The transition to stop-motion was apparently accidental, and occurred around 1905. According to Albert Smith, one day the crew was filming a complex series of stop-action effects on the roof while steam from the building's generator was billowing in the background. On playing the film back, Smith noticed the odd effect created by the steam puffs scooting across the screen and decided to reproduce it deliberately. A few films (some of which are lost) use this effect to represent invisible ghosts, or to have toys come to life. In 1906, Blackton directed Humorous Phases of Funny Faces, which uses stop-motion as well as stick puppetry to produce a series of effects. After Blackton's hand draws two faces on a chalkboard, they appear to come to life and engage in antics. Most of the film uses live action effects instead of animation, but nevertheless this film had a huge effect in stimulating the creation of animated films in America. In Europe, the same effect was had from "The Haunted Hotel" (1907), another Vitagraph short directed by Blackton. The "Haunted Hotel" was mostly live-action, about a tourist spending the night in an inn run by invisible spirits. Most of the effects are also live-action (wires and such), but one scene of a dinner making itself was done using stop-motion, and was presented in a tight close-up that allowed budding animators to study it for technique.
Blackton made another animated film that has survived, 1907's "Lightning Sketches", but it has nothing to add to the art of animation. In 1908 he made the first American film version of Romeo and Juliet, filmed in New York City's Central Park and The Thieving Hand, filmed in Flatbush, Brooklyn. By 1909, Blackton was too absorbed in the business of running Vitagraph to have time for filmmaking. He came to regard his animation experiments in particular as being rather juvenile (they receive no mention in his unpublished autobiography).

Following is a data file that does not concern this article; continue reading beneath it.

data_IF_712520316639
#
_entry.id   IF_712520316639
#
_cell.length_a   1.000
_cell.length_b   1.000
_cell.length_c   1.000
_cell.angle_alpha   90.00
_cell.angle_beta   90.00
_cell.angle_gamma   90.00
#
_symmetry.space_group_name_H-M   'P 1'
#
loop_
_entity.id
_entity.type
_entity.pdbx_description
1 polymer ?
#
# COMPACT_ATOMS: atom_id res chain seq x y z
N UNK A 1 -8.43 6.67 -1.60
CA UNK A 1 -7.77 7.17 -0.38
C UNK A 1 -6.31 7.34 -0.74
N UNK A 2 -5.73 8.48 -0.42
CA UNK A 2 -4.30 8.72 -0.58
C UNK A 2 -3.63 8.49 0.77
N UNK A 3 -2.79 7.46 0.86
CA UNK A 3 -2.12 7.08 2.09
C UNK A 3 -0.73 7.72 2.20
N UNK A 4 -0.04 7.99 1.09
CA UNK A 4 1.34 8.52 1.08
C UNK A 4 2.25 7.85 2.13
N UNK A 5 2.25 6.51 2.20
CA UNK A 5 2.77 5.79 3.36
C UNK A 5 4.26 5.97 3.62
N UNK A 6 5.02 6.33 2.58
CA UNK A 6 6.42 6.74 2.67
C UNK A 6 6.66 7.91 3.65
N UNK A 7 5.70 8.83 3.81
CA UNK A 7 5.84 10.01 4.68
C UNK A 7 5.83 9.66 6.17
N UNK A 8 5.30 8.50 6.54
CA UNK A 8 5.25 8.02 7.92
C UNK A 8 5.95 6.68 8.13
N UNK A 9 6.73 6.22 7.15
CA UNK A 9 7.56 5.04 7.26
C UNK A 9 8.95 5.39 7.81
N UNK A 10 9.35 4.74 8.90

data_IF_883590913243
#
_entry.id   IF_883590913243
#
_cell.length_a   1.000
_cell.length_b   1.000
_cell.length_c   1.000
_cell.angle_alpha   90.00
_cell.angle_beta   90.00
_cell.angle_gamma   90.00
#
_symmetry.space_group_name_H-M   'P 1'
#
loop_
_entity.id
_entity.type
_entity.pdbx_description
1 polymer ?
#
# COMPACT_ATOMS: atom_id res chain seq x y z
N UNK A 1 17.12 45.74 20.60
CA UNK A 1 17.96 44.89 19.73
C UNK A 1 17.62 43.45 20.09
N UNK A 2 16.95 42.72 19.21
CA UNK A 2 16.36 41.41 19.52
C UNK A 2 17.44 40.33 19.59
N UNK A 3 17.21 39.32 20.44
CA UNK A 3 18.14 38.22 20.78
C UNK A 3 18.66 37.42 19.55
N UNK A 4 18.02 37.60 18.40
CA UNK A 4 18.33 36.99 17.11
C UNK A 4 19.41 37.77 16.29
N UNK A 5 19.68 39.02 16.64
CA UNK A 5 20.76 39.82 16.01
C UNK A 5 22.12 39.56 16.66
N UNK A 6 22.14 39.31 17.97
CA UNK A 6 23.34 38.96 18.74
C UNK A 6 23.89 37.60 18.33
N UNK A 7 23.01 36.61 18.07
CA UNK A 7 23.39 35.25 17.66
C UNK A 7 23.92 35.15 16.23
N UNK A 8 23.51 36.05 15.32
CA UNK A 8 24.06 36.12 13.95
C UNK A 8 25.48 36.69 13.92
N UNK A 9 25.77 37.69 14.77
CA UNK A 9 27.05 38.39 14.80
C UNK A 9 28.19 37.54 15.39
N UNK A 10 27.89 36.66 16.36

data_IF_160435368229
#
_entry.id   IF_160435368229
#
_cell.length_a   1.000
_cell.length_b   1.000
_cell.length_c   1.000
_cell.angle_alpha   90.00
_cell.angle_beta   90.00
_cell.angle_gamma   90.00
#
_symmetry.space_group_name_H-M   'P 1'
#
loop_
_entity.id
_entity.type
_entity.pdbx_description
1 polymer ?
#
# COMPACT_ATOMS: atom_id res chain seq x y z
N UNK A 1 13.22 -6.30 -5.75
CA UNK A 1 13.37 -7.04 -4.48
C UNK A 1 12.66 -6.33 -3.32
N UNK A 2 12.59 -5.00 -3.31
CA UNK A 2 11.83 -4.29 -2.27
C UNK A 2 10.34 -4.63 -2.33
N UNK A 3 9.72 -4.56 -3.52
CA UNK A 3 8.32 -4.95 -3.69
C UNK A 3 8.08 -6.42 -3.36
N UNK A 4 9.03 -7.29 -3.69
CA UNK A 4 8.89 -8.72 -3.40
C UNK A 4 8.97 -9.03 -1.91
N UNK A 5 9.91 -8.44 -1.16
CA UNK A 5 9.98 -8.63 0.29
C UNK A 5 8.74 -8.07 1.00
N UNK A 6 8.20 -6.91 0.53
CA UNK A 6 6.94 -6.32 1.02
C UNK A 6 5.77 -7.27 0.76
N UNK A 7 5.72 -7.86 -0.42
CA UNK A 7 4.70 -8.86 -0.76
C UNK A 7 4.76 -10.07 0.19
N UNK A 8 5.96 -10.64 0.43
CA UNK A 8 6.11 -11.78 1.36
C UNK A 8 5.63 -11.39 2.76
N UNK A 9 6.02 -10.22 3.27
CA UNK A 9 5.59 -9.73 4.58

Stuart Blackton believed that the US should join the Allies involved in World War I overseas and in 1915 produced The Battle Cry of Peace. Former President Theodore Roosevelt was one of the film's staunchest supporters and convinced Gen. Leonard Wood to loan Blackton an entire regiment of marines to use as extras. Upon its release, the film generated a controversy rivaling that of Birth of a Nation because it was considered as militaristic propaganda.
Blackton left Vitagraph to go independent in 1917, but returned in 1923 as junior partner to Albert Smith. In 1925, Smith sold the company to Warner Brothers for a comfortable profit.
Blackton did quite well with his share until the Stock Market Crash of 1929, which destroyed his savings. He spent his last years on the road, showing his old films and lecturing about the days of silent movies. His daughter Violet Virginia Blackton (1910–1965) married writer Cornell Woolrich in 1930 but their marriage was annulled in 1933.
He married Evangeline Russell de Rippeteau in 1936.
Blackton died August 13, 1941, a few days after he was hit by a car while crossing the street with his son. At the time of his death he was working for Hal Roach on experiments to improve color process backgrounds. Blackton was cremated and interred at Forest Lawn Memorial Park Cemetery in Glendale, California.